There are days when nothing goes as planned. I’ve awakened some mornings amped and ready grab time by the balls and get shit done. Only to watch all of my plans collapsed on each other in domino effect. 27 years has consistently proved that plans have no priority in reality. Plans only matter to the ones who make them. For my sanity, I had to learn to live with the unplanned. This has made me practice submitting to the day. And last Thanksgiving, I had no plans whatsoever and here's how it ended up being one I can't forget.
It was the first Thanksgiving that I did not observe. Given the current plight of the Indigenous Nations regarding Standing Rock, I would no longer bring delicious food and family together in the name of whatever Thanksgiving pretends to celebrate other than Native genocide. So the streets I roamed with my black Minolta X-74, my laptop and a craving to create. I did not put limits on how I would create. Maybe I would write, maybe I would take photos. I would let the day present me with choices and I’d chose in favor of myself. And I was presented with a hell of a choice.
As he spoke, his tattoos leapt out at me with threats. First, two tear drops near his right eye and second, two long ones branding the “Rolling 60’s” gang on his forearms. For those who don't know, Rolling 60 is an active and lethal Crip gang in South Central. And the tear drops tattoo - each droplet can signify a murder that he has committed. Keyword being can. I was sent into a quiet inner mediation, watching a reel of worst-case scenarios. He asked to use my iPhone 6 Plus to call his niece to let her know he was on his way to meet her for Thanksgiving Dinner. My choices were:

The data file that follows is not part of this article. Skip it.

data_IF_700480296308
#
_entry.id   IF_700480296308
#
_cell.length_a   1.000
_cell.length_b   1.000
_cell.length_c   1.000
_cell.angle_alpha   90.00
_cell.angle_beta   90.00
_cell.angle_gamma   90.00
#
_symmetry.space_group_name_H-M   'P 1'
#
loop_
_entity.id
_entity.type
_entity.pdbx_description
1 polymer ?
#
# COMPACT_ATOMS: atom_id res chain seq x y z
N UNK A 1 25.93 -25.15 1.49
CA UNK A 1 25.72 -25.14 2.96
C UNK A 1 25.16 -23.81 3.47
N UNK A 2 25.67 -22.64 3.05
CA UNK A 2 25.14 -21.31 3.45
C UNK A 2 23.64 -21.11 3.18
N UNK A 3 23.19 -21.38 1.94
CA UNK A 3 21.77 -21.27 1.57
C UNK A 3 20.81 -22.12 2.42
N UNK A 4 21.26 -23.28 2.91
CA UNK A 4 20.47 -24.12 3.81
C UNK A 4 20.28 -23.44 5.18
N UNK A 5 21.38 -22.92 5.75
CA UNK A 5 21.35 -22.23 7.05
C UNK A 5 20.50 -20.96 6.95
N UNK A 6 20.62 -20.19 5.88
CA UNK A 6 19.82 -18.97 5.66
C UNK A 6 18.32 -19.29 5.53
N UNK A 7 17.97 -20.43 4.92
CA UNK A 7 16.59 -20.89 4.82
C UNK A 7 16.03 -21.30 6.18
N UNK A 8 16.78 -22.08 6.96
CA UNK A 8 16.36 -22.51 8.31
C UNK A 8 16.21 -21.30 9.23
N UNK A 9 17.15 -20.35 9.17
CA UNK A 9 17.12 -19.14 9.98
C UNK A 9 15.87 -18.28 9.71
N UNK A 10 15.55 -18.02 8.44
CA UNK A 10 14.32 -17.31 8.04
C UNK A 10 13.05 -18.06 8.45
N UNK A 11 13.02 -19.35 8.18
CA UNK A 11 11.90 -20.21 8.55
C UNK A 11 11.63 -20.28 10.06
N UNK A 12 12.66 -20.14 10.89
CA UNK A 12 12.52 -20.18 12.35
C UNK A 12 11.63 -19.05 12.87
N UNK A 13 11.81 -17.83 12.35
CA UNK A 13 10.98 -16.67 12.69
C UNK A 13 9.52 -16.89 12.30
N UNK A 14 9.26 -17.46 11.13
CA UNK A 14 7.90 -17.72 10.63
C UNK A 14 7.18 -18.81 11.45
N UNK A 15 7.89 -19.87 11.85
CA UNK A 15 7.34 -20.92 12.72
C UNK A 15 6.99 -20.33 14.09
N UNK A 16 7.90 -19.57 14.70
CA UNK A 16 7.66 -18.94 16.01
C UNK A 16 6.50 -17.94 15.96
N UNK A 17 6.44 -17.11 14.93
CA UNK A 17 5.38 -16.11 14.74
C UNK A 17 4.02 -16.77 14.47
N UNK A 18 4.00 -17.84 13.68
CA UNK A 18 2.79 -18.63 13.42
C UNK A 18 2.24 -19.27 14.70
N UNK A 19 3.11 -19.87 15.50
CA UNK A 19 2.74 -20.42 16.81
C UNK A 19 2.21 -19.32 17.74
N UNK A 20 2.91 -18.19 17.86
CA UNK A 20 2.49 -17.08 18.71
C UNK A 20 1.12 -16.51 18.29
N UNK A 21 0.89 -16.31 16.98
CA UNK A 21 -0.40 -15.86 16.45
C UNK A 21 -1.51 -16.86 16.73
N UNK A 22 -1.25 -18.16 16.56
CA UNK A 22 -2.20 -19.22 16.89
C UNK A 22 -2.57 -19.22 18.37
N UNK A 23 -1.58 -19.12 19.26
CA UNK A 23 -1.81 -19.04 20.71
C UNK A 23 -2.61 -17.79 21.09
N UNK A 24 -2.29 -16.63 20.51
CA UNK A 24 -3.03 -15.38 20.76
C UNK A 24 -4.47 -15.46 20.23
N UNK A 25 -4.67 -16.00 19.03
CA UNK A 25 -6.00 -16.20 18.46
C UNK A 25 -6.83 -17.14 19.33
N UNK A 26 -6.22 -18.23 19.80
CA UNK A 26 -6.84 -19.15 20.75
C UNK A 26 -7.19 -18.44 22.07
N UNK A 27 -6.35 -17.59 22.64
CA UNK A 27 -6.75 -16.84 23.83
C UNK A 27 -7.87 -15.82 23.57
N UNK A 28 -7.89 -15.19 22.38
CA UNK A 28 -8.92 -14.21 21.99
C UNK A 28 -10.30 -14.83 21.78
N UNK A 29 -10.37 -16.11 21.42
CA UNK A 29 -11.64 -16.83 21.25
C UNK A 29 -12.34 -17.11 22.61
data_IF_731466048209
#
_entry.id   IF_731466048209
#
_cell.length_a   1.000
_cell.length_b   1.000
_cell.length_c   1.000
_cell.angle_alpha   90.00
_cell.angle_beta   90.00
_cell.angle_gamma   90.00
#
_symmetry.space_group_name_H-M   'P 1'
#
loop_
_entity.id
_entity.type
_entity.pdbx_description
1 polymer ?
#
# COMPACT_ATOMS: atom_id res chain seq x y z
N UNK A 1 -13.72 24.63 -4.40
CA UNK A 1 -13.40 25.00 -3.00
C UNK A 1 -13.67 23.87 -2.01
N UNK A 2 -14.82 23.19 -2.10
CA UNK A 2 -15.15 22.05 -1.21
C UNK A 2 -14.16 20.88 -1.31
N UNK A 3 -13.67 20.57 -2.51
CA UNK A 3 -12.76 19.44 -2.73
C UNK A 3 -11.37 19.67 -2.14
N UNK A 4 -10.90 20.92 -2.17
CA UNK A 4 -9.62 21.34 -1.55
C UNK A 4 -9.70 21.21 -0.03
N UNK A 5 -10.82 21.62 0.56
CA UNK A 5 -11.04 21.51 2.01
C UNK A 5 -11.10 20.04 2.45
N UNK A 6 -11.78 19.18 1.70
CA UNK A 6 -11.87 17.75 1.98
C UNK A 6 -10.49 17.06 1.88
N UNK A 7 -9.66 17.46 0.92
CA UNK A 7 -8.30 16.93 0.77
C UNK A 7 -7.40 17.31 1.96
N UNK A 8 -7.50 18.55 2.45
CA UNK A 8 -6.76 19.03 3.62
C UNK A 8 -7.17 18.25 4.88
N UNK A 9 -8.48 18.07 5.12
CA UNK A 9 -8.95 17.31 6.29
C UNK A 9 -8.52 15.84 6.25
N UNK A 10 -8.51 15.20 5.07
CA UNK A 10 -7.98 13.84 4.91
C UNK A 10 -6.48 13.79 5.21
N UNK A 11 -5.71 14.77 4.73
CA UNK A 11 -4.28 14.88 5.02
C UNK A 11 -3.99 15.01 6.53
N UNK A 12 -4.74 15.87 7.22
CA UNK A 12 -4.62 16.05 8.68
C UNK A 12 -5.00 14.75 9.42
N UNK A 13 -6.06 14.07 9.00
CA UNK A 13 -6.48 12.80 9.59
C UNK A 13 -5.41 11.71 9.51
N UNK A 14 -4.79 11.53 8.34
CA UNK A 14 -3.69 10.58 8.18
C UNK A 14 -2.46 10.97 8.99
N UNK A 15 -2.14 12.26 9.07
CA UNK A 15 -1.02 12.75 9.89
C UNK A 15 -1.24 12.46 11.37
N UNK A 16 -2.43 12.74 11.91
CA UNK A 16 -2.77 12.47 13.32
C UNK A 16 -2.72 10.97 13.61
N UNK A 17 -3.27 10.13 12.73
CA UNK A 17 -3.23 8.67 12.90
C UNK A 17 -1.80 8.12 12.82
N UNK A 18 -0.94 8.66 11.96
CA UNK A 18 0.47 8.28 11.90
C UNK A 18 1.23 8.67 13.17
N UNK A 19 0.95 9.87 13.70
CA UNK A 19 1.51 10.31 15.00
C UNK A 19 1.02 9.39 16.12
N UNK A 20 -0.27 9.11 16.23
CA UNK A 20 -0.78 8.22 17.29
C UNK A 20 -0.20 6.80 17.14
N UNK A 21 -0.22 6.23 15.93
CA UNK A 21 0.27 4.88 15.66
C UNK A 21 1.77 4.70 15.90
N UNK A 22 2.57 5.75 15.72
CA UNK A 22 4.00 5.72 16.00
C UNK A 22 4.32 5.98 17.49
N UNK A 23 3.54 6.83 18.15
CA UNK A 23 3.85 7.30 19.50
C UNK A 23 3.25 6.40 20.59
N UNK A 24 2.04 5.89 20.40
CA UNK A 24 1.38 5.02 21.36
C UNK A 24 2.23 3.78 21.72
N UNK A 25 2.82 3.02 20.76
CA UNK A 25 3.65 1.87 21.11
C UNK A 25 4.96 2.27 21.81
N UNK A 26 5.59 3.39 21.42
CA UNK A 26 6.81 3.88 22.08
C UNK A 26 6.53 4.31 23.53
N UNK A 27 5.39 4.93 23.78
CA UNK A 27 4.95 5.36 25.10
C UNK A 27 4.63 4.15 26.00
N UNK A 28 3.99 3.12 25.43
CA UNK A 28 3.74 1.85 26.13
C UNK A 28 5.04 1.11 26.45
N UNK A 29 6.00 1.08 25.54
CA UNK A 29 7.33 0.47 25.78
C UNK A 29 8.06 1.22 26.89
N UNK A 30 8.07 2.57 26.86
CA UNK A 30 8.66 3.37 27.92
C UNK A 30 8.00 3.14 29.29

- Say "no" because I profiled him to be a gang member.
- Lie because of fear of consequences.
- Let him use my cellphone because I like to help people.
I chose option 3 because it was in favor of myself. Because of this, I gained more than the joy of helping but also the chance to gain insight into a former gang-member's life. He opted to join me on my roam through LA and we found we had much in common. We talked religion, politics, relationships and goals. He admitted that didn’t he feel comfortable around his family, finding it difficult to connect. He too was in practice of submitting to the day. His anxieties around his plans and protecting his plans made him bitter. So bitter that he’d end up using 10 years of his life in prison to learn to be okay with the unplanned. Now that he’s out his focus is on keeping peace within himself and finds it difficult to maintain around his family. He told me:
“These days, I take it a day at a time. I make sure I acknowledge and be grateful for what I have. The fact that I didn’t appreciate what I had or have is what made it so easy to lose.”
I have learned to be mindful when making plans. Plans are creations. Like children, a person might conceive creations, but upon conception they no longer belong to solely that person, but to life itself. Life controls always and keeping a fixed mindset on plans, clinging to them like beloved children, promotes anxiety. Succumbing to that anxiety is affirming the belief of being incapable of taking care of oneself, which is fear. What I realized is when I attach myself to plans, I hinder my view of how much I can do. Creativity cannot come from limitation. Limitation is a product of fear. A fear-based decision seals a person in fear. Because he did not fear me and I did not fear him, we were able to connect and learn from each other. Choosing in favor of myself affirmed that I know how to take care of myself.
Yes, there will be days when things go unplanned...only to go perfectly instead.